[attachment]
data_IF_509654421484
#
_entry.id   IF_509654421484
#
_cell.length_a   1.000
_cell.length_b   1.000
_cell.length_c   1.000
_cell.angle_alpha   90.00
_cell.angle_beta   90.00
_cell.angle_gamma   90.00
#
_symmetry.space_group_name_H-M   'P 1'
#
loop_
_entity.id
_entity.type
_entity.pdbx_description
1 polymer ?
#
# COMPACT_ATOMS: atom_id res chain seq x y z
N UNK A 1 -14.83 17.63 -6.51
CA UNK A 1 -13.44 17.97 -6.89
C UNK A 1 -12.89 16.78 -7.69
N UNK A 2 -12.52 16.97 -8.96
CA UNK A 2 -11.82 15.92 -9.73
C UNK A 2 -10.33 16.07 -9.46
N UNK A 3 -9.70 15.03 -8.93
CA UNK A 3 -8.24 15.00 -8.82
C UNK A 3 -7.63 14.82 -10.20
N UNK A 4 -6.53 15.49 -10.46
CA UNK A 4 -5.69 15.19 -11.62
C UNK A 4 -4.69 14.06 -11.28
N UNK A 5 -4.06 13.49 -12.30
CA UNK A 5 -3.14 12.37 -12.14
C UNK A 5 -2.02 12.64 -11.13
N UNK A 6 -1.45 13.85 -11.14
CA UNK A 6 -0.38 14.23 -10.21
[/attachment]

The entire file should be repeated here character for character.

data_IF_509654421484
#
_entry.id   IF_509654421484
#
_cell.length_a   1.000
_cell.length_b   1.000
_cell.length_c   1.000
_cell.angle_alpha   90.00
_cell.angle_beta   90.00
_cell.angle_gamma   90.00
#
_symmetry.space_group_name_H-M   'P 1'
#
loop_
_entity.id
_entity.type
_entity.pdbx_description
1 polymer ?
#
# COMPACT_ATOMS: atom_id res chain seq x y z
N UNK A 1 -14.83 17.63 -6.51
CA UNK A 1 -13.44 17.97 -6.89
C UNK A 1 -12.89 16.78 -7.69
N UNK A 2 -12.52 16.97 -8.96
CA UNK A 2 -11.82 15.92 -9.73
C UNK A 2 -10.33 16.07 -9.46
N UNK A 3 -9.70 15.03 -8.93
CA UNK A 3 -8.24 15.00 -8.82
C UNK A 3 -7.63 14.82 -10.20
N UNK A 4 -6.53 15.49 -10.46
CA UNK A 4 -5.69 15.19 -11.62
C UNK A 4 -4.69 14.06 -11.28
N UNK A 5 -4.06 13.49 -12.30
CA UNK A 5 -3.14 12.37 -12.14
C UNK A 5 -2.02 12.64 -11.13
N UNK A 6 -1.45 13.85 -11.14
CA UNK A 6 -0.38 14.23 -10.21